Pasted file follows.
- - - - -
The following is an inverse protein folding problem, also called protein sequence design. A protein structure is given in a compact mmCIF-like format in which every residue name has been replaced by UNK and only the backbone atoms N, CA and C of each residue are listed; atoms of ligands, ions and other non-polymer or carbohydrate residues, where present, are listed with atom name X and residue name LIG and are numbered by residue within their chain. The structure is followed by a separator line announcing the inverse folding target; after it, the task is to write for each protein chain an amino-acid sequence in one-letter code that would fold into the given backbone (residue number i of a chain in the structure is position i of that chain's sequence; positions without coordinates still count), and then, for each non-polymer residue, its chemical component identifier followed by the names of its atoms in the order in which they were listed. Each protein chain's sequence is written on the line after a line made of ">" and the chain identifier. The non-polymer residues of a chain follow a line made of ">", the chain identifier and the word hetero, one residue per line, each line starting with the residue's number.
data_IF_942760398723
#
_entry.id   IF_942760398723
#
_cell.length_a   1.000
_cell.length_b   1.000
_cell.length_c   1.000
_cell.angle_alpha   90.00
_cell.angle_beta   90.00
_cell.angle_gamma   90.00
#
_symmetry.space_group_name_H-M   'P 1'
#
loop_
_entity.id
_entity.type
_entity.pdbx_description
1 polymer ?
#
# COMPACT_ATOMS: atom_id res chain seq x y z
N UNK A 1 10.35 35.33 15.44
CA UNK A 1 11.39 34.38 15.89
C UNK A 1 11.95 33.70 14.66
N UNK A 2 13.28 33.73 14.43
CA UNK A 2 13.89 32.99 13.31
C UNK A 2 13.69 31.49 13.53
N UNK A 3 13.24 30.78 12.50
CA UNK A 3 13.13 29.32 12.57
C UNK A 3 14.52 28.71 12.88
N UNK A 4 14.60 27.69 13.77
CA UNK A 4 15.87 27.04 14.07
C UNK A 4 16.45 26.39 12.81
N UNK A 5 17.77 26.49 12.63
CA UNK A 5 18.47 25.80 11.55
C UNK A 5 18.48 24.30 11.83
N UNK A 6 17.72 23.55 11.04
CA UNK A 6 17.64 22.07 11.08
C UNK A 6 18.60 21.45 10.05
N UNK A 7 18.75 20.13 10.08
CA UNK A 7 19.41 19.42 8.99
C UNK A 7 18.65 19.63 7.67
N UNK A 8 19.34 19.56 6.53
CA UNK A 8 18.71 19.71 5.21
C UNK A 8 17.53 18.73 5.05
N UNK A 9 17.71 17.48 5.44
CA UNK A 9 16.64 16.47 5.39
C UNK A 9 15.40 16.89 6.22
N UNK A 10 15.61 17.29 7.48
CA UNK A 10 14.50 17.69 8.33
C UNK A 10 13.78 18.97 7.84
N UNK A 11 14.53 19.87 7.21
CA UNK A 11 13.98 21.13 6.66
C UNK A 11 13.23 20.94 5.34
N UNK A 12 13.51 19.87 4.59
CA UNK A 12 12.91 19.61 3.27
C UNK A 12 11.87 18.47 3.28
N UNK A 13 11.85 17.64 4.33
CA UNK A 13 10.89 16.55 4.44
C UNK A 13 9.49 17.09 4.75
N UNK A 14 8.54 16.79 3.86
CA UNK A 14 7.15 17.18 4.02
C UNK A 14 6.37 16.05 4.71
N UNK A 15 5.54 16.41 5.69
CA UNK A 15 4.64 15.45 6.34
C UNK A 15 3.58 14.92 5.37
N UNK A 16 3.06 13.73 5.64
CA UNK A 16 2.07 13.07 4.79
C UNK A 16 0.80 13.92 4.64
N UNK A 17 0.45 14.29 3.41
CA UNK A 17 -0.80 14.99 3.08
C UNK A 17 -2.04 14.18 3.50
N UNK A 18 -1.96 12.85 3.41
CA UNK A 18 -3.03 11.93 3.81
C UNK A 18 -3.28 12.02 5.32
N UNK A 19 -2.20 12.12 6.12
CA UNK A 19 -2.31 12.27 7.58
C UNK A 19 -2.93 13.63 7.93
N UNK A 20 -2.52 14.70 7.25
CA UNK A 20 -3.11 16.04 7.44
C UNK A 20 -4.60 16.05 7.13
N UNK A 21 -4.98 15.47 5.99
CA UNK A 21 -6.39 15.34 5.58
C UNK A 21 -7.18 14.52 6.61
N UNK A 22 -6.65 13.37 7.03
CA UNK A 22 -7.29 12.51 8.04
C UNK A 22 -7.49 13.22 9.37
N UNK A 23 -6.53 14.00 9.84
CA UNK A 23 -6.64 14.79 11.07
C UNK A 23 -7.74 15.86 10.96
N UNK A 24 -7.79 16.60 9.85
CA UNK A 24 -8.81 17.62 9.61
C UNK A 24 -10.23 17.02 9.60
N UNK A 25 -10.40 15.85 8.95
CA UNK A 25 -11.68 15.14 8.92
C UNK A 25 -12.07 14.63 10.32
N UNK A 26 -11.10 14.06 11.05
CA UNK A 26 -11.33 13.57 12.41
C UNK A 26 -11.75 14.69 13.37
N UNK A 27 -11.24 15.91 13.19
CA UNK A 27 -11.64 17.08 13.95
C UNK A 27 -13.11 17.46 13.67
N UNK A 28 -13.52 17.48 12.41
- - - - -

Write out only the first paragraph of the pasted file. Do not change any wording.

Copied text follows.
The following is an inverse protein folding problem, also called protein sequence design. A protein structure is given in a compact mmCIF-like format in which every residue name has been replaced by UNK and only the backbone atoms N, CA and C of each residue are listed; atoms of ligands, ions and other non-polymer or carbohydrate residues, where present, are listed with atom name X and residue name LIG and are numbered by residue within their chain. The structure is followed by a separator line announcing the inverse folding target; after it, the task is to write for each protein chain an amino-acid sequence in one-letter code that would fold into the given backbone (residue number i of a chain in the structure is position i of that chain's sequence; positions without coordinates still count), and then, for each non-polymer residue, its chemical component identifier followed by the names of its atoms in the order in which they were listed. Each protein chain's sequence is written on the line after a line made of ">" and the chain identifier. The non-polymer residues of a chain follow a line made of ">", the chain identifier and the word hetero, one residue per line, each line starting with the residue's number.